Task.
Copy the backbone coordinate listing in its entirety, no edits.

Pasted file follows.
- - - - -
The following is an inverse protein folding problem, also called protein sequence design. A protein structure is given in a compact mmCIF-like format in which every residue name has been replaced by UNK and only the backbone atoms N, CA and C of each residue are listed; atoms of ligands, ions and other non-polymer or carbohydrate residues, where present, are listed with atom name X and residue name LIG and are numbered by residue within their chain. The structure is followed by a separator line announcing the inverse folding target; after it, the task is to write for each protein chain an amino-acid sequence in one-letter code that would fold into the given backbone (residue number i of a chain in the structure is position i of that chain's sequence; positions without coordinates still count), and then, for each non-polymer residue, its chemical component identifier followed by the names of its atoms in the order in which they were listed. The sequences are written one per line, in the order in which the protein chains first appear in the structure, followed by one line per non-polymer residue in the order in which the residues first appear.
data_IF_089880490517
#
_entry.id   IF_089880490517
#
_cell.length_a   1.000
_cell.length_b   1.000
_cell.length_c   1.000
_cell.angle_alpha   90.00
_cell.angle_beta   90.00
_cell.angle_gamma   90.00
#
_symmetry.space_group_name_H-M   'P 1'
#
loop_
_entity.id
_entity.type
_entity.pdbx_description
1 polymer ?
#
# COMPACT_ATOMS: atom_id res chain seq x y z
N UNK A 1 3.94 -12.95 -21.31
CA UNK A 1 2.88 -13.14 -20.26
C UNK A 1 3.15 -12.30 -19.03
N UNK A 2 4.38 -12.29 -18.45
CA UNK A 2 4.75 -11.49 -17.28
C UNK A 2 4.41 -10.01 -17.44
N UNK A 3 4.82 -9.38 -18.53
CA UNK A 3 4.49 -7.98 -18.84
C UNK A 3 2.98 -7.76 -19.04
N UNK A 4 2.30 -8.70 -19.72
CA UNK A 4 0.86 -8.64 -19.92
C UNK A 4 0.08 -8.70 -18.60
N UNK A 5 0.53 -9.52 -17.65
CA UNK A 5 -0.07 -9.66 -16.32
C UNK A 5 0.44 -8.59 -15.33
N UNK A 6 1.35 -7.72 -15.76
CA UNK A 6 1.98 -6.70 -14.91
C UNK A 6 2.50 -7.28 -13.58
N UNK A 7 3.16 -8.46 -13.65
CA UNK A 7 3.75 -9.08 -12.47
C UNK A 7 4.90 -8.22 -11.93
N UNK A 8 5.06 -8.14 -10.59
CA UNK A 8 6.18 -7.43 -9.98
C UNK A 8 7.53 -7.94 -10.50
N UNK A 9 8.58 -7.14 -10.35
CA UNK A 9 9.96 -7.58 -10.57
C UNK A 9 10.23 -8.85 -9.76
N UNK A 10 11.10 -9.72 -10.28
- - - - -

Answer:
The following is an inverse protein folding problem, also called protein sequence design. A protein structure is given in a compact mmCIF-like format in which every residue name has been replaced by UNK and only the backbone atoms N, CA and C of each residue are listed; atoms of ligands, ions and other non-polymer or carbohydrate residues, where present, are listed with atom name X and residue name LIG and are numbered by residue within their chain. The structure is followed by a separator line announcing the inverse folding target; after it, the task is to write for each protein chain an amino-acid sequence in one-letter code that would fold into the given backbone (residue number i of a chain in the structure is position i of that chain's sequence; positions without coordinates still count), and then, for each non-polymer residue, its chemical component identifier followed by the names of its atoms in the order in which they were listed. The sequences are written one per line, in the order in which the protein chains first appear in the structure, followed by one line per non-polymer residue in the order in which the residues first appear.
data_IF_089880490517
#
_entry.id   IF_089880490517
#
_cell.length_a   1.000
_cell.length_b   1.000
_cell.length_c   1.000
_cell.angle_alpha   90.00
_cell.angle_beta   90.00
_cell.angle_gamma   90.00
#
_symmetry.space_group_name_H-M   'P 1'
#
loop_
_entity.id
_entity.type
_entity.pdbx_description
1 polymer ?
#
# COMPACT_ATOMS: atom_id res chain seq x y z
N UNK A 1 3.94 -12.95 -21.31
CA UNK A 1 2.88 -13.14 -20.26
C UNK A 1 3.15 -12.30 -19.03
N UNK A 2 4.38 -12.29 -18.45
CA UNK A 2 4.75 -11.49 -17.28
C UNK A 2 4.41 -10.01 -17.44
N UNK A 3 4.82 -9.38 -18.53
CA UNK A 3 4.49 -7.98 -18.84
C UNK A 3 2.98 -7.76 -19.04
N UNK A 4 2.30 -8.70 -19.72
CA UNK A 4 0.86 -8.64 -19.92
C UNK A 4 0.08 -8.70 -18.60
N UNK A 5 0.53 -9.52 -17.65
CA UNK A 5 -0.07 -9.66 -16.32
C UNK A 5 0.44 -8.59 -15.33
N UNK A 6 1.35 -7.72 -15.76
CA UNK A 6 1.98 -6.70 -14.91
C UNK A 6 2.50 -7.28 -13.58
N UNK A 7 3.16 -8.46 -13.65
CA UNK A 7 3.75 -9.08 -12.47
C UNK A 7 4.90 -8.22 -11.93
N UNK A 8 5.06 -8.14 -10.59
CA UNK A 8 6.18 -7.43 -9.98
C UNK A 8 7.53 -7.94 -10.50
N UNK A 9 8.58 -7.14 -10.35
CA UNK A 9 9.96 -7.58 -10.57
C UNK A 9 10.23 -8.85 -9.76
N UNK A 10 11.10 -9.72 -10.28